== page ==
Both New York and New Jersey have outlined their next solicitations for offshore wind, which could see 4.9 GW of capacity added to the US’ renewables portfolio. This state-led approach continues to be the driving force behind offshore wind in the country, which will result in a blossoming of installations from late 2023 and beyond.
The major chunk of 2.5 GW will come from New York, as part of its new solicitation for 4 GW of new renewable capacity in total. It will also be paired with a separate request for proposals for $400 million in port investments, and a requirement that offshore wind generators partner with one of eleven of New York’s qualified ports, from which to base construction, operations and maintenance.
“Port infrastructure and offshore wind development go hand-in-hand” stated Joe Martens, director of New York Offshore Wind Alliance, “With the release of these two RFPs, New York is clearly positioned to lead the nation in offshore wind development and maximize its environmental and economic benefits.”
Taking into account the value of avoided carbon emissions, these combined solicitations are expected to deliver $3 billion in net benefits over the 20- to 25-year life of the projects. The remaining 1.5 GW from the solicitation will focus on large-scale, land-based renewables projects, including energy storage projects between 20 MW and 25 MW, or over 100 MW.
New York is currently aiming for 70% of its electricity to come from renewables by 2030, with an additional target to reach 9 GW of offshore wind capacity by 2035 – the most progressive of all US states. Results from this solicitation will add to the 1.7 GW awarded in the state’s first RFP for offshore wind in 2019, which saw contracts awarded to Equinor’s 816 MW Empire Wind Project as well as the 880 MW Sunrise Wind project being developed by Orsted and Eversource, at an average LCOE of $83.36 per MWh.
Despite being awarded contracts, these projects have not yet been fully consented, and still hinge on approval from environmental impact assessments being conducted by the Bureau of Ocean Energy Management, which have been consistently delayed, pushing the expected installation for these projects back to at least 2024.
Of the 2.5 GW of sites available in the second round of solicitation (see below), it’s likely that we could see repeat bids from those that were not successful in 2019 – Vineyard’s 1.2 GW Liberty Wind project and EDF and Shell’s 2.23 GW Atlantic Shore project, although these developers have already started looking to other states for possibly consent. Another project which could be eyed up through the RFP is Equinor’s 1 GW Boardwalk project. In the solicitation, the New York State Energy Research and Development Authority (NYSERDA) has stated that it will accept bids between 400 MW and 2.5 GW.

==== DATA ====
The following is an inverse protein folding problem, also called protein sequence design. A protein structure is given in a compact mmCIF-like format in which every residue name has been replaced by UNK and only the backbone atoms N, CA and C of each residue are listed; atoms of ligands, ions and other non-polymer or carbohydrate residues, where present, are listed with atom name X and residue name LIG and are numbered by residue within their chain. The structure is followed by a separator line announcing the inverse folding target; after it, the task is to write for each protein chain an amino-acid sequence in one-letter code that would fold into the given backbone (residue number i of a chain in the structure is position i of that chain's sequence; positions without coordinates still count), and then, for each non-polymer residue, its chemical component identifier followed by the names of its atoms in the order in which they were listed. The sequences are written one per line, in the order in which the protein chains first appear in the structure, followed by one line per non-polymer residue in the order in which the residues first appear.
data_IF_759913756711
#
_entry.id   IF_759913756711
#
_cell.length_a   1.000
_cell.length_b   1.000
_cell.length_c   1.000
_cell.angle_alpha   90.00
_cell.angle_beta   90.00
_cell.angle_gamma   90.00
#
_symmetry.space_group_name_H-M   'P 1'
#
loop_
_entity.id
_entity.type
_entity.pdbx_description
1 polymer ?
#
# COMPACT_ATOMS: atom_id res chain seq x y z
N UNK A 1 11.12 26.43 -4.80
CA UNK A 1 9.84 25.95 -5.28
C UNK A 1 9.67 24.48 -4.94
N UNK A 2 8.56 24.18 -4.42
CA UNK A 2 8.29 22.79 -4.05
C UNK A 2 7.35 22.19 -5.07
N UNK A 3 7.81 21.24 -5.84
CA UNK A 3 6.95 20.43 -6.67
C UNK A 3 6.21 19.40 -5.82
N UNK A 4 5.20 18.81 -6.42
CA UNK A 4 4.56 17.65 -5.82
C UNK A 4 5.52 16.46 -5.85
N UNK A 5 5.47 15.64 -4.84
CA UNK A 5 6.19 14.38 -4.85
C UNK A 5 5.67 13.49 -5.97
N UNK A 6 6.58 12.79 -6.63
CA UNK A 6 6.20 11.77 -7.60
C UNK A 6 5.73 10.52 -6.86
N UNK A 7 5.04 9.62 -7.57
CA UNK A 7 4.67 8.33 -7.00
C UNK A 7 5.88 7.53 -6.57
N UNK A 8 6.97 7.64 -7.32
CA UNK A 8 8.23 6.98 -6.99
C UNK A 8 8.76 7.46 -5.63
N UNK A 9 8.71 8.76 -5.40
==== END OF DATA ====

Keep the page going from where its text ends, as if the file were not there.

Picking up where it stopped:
Very few global offshore wind tenders or solicitations have been undersubscribed since the industry’s inception. If New York fills the desired 2.5 GW, it’s awarded pipeline will be nearly half of that required to meet its installation target by 2035.
This week we also saw a draft document from New Jersey, detailing its mechanism for a second solicitation for offshore wind in September, which will aim to procure between 1.2 GW and 2.4 GW of capacity. Results of the applications are likely to be issued in December, with awarded projects hoping to be in operation by 2027 and contributing towards the state’s goal of 7,500 MW of offshore wind energy by 2030.
Key projects that are likely to submit applications include the 2,230 MW Atlantic Shores project being proposed by Shell and EDF, as well as the 850 MW Ocean Wind-Plus project as an extension to the 1.1 GW of Orsted’s Ocean Wind project, which was the sole project awarded in the state’s first solicitation in 2019.
The US currently only has 42 MW of offshore wind installed in its waters, after bringing online Orsted’s 12 MW pilot for the 2.6 GW Coastal Virginia Offshore Wind project several weeks ago. However, despite the lack of historic activity, state-led targets now amount to over 25 GW of offshore wind by 2035, with the pipeline of projects in early development now surpassing 23 GW.
Rethink Energy anticipates that the first large scale addition in the US will take place in late 2023, through CIP and Avangrid’s 800 MW Vineyard Wind project, along with smaller contributions from the 130 MW South Fork project and the 12 MW Maine Aqua Ventus project.
This will signal an explosive start to offshore wind in the US, with 1.7 GW of additions set to follow in 2024, before 4.7 GW in 2025. The timeline of many of these early projects however, is dependent on the speed at which the BOEM study is completed, and how quickly the US can prepare its supply chain in the meantime, especially in lieu of appropriate offshore installation vessels and port infrastructure to facilitate a large scale build out of offshore wind.